Given our tendency to veer too far in either direction (stewardship or economics), and to confine our Christian duties to this or that sphere of life, the diagram is particularly helpful in demonstrating the overall interconnectedness of things.
Over at the Kern Pastors Network blog, Greg Forster uses The Locust Effect – Gary Haugen’s new book on violence, poverty, and human trafficking – as a springboard for discussing the reach and interconnectedness of various Christian commitments.
“The moral commitments that mobilize evangelicals to fight human trafficking have much broader application,” he writes, “and point to the possibility of a larger Christian vision for the public square.”
Yet, for whatever reason, we continue to stall when it comes to expanding, integrating, and applying things such a direction:
These days, trafficking is the only public issue evangelical leaders are comfortable identifying as a gospel imperative. As a result, our people are highly mobilized and accomplishing a lot. On every other public issue, however, we’re paralyzed by endless debates. There are no shared commitments, nothing we’re allowed to agree on; there is only division between the Right and the Left. So we produce a lot of heated rhetoric, and nothing gets done…
…This perpetual division over everything has to change if the gospel is going to speak to the culture, if Christians are going to have an impact in the public square, and if local churches are going to be forces for flourishing in their communities. The human trafficking issue proves there is a way out of this dilemma, because it shows that we do have shared moral commitments. “The Locust Effect” is a good example of how to apply those commitments beyond just trafficking. The Kern Pastors Network, the Oikonomia Network, and others who are working to integrate faith, work, and economics can carry these principles even further.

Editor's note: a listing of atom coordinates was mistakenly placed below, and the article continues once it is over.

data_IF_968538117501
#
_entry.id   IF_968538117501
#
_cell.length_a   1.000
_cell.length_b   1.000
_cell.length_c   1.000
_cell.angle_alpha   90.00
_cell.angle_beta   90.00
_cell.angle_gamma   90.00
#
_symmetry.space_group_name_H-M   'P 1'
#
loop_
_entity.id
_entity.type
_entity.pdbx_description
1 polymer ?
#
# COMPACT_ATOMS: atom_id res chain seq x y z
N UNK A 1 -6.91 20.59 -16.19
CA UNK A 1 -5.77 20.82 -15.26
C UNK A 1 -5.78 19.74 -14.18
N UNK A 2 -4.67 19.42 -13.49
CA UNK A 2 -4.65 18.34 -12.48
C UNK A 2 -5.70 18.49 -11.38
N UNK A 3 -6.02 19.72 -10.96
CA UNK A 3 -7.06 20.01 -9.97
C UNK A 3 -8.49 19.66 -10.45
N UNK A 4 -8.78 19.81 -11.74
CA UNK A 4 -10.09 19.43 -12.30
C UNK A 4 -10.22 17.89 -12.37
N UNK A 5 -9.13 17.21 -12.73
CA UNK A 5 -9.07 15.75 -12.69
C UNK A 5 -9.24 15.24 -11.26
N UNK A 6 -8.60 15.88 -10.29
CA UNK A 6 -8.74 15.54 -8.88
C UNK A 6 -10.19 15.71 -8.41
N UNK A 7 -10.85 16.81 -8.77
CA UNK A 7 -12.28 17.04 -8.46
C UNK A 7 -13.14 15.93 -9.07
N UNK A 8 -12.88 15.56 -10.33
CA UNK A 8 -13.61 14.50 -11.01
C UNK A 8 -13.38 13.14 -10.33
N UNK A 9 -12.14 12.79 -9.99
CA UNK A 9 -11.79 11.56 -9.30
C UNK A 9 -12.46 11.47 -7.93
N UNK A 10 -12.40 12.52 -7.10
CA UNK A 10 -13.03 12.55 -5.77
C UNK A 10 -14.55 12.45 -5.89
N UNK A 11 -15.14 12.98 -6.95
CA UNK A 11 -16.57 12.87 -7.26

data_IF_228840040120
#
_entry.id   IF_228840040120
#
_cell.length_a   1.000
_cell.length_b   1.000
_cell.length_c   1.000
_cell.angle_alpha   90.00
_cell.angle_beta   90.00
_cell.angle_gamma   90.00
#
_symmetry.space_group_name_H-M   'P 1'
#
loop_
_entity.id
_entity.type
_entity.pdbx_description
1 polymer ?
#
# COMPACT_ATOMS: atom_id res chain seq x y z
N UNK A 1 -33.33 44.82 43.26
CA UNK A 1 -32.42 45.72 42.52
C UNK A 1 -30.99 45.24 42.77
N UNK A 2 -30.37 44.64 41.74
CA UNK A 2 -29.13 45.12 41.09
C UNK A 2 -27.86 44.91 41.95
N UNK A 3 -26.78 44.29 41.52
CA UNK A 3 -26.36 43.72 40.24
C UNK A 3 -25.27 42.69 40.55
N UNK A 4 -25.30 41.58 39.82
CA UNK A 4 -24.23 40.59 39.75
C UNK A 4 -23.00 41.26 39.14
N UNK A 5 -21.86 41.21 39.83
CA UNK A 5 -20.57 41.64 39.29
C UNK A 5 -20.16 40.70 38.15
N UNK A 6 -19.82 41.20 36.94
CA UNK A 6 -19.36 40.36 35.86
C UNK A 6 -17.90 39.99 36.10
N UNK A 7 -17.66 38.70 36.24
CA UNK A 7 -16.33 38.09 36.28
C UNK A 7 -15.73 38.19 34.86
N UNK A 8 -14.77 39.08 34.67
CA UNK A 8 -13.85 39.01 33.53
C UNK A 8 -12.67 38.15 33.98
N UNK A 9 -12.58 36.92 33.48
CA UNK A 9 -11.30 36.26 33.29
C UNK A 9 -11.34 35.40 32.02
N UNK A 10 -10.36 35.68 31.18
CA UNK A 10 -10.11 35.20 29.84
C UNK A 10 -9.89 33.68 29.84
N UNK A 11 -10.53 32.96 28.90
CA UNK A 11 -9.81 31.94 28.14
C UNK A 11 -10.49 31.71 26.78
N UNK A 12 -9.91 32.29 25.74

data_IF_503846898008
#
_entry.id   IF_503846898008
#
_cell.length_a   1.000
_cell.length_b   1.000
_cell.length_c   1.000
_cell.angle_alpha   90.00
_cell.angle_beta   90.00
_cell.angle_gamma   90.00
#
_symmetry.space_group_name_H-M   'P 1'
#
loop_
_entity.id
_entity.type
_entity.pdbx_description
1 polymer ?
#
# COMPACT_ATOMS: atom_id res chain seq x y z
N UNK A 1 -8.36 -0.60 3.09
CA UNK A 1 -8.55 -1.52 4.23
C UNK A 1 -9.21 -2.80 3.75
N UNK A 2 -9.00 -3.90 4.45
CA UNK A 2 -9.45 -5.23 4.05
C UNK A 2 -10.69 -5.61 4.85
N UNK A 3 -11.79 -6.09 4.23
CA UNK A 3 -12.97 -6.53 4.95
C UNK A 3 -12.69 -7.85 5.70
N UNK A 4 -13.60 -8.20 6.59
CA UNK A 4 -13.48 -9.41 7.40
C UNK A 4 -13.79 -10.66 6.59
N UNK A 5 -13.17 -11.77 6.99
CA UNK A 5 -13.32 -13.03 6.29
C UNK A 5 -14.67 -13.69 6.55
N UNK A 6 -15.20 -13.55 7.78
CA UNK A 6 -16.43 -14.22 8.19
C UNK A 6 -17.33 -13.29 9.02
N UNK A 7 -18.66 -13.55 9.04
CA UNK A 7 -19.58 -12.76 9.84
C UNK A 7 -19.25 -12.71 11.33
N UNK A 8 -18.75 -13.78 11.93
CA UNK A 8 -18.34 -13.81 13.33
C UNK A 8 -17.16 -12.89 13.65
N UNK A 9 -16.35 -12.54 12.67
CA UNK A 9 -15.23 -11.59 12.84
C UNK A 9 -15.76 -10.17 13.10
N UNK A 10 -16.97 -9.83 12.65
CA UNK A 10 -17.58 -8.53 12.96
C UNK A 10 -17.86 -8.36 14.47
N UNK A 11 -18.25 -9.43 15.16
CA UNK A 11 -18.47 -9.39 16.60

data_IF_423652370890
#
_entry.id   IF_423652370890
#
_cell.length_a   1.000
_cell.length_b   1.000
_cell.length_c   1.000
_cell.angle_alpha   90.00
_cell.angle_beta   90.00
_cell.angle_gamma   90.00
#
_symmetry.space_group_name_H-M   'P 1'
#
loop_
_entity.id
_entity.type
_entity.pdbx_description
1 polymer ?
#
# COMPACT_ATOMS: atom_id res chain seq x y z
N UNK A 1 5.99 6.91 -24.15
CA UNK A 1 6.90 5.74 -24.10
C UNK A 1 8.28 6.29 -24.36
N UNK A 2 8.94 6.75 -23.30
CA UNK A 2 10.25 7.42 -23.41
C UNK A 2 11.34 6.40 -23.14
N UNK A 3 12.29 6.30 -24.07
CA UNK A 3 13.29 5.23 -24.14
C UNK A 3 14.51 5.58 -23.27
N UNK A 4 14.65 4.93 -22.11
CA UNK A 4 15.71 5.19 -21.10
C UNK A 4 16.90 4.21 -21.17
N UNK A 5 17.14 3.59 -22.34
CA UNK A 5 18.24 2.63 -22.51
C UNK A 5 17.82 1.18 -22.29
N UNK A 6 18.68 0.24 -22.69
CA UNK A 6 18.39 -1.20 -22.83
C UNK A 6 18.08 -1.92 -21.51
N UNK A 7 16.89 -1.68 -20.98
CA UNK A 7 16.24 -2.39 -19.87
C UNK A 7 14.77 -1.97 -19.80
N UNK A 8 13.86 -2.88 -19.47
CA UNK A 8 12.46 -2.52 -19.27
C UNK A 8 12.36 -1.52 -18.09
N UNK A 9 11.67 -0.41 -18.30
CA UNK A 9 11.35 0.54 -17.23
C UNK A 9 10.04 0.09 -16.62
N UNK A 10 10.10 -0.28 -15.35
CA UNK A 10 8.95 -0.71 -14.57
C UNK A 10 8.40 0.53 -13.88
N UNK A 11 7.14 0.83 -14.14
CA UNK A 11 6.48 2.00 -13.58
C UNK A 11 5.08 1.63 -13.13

Forster proceeds accordingly, applying such commitments to the realms of work and economics. (more…)
“Christianity can and should be a leading influence in human culture,” says Greg Forster, “We do this not by seizing control of the institutions of culture and imposing Christianity on people by force, but by acting as cultural entrepreneurs.” A prime example of a cultural entrepreneur in the Bible, notes Forster, was Job:
Job was a cultural leader because he served human needs. The connection is reinforced in the following verses, where Job seamlessly transitions back from his deeds of service to his position of cultural leadership. “Men listened to me and waited and kept silence for my counsel…” etc.
We become cultural leaders not by seizing control of institutions but by inventing new ways of serving human needs and proving that they work better than the anti-Christian alternatives. We are able to invent new ways of serving human needs because the Spirit has empowered and equipped us in unique ways – through the revelation of the Bible that gives us “inside information” about how the world works, and through the transformation of our hearts and lives. When Christians and Christian institutions serve human needs better than secularists and anti-Christian institutions do, people stop looking to them for leadership and start looking to us.
Christian’s Library Press has just released the first-ever English translation of Abraham Kuyper’s Our Program (Ons Program), under the title Guidance for Christian Engagement in Government.
First published in 1879, Ons Program served as an outline for Kuyper’s Anti-Revolutionary Party. As Greg Forster argues in his endorsement, the work is as “equally profound and equally consequential” as Edmund Burke’s response to the French Revolution. Read additional praise for the book here.
To celebrate the release, CLP will be giving away three copies of the book. To enter, use the interface below. There are three ways to enter, and each will increase your odds. The contest will end Thursday night at 11:59 p.m.
A Translation of Abraham Kuyper's "Our Program"